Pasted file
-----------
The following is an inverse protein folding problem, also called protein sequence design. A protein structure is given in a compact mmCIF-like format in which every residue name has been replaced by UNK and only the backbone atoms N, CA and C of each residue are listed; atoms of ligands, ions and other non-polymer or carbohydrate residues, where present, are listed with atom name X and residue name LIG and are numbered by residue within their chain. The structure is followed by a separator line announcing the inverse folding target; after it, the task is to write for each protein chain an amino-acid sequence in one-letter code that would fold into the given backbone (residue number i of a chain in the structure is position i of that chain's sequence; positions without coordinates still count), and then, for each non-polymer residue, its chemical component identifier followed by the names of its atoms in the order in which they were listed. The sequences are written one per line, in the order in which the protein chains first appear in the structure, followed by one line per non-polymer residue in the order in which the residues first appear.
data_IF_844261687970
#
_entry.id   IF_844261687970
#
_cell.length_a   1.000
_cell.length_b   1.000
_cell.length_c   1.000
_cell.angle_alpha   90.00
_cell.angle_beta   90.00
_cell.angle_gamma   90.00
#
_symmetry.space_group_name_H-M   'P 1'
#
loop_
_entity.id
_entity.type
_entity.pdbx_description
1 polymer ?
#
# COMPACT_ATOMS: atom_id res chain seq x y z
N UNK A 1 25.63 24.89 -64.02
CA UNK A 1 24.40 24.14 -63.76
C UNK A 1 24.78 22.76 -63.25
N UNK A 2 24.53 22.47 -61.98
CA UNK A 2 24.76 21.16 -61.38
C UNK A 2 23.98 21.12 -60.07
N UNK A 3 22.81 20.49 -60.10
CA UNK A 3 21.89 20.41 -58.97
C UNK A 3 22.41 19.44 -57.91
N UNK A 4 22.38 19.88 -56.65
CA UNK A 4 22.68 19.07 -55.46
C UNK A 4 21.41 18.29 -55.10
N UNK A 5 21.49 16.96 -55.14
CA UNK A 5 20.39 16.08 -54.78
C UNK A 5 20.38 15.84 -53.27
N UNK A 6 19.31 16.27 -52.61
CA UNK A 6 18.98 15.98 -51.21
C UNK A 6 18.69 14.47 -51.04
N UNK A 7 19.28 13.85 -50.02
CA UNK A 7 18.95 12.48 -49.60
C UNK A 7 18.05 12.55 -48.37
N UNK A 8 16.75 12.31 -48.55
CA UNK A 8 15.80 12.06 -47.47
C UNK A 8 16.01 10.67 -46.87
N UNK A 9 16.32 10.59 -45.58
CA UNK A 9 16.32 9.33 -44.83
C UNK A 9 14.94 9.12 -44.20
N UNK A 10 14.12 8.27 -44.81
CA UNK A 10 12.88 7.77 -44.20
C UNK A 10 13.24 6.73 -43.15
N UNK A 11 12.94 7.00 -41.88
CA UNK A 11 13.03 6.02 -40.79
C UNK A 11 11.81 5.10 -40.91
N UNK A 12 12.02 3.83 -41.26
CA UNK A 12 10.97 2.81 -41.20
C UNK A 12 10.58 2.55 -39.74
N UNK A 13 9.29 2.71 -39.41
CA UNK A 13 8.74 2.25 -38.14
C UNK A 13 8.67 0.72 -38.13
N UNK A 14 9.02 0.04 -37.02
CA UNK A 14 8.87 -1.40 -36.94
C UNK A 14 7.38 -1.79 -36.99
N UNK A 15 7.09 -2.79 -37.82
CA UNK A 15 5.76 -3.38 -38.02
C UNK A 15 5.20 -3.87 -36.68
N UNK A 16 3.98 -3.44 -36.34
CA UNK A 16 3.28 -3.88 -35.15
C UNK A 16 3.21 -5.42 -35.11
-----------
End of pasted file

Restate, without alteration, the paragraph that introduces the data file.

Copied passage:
The following is an inverse protein folding problem, also called protein sequence design. A protein structure is given in a compact mmCIF-like format in which every residue name has been replaced by UNK and only the backbone atoms N, CA and C of each residue are listed; atoms of ligands, ions and other non-polymer or carbohydrate residues, where present, are listed with atom name X and residue name LIG and are numbered by residue within their chain. The structure is followed by a separator line announcing the inverse folding target; after it, the task is to write for each protein chain an amino-acid sequence in one-letter code that would fold into the given backbone (residue number i of a chain in the structure is position i of that chain's sequence; positions without coordinates still count), and then, for each non-polymer residue, its chemical component identifier followed by the names of its atoms in the order in which they were listed. The sequences are written one per line, in the order in which the protein chains first appear in the structure, followed by one line per non-polymer residue in the order in which the residues first appear.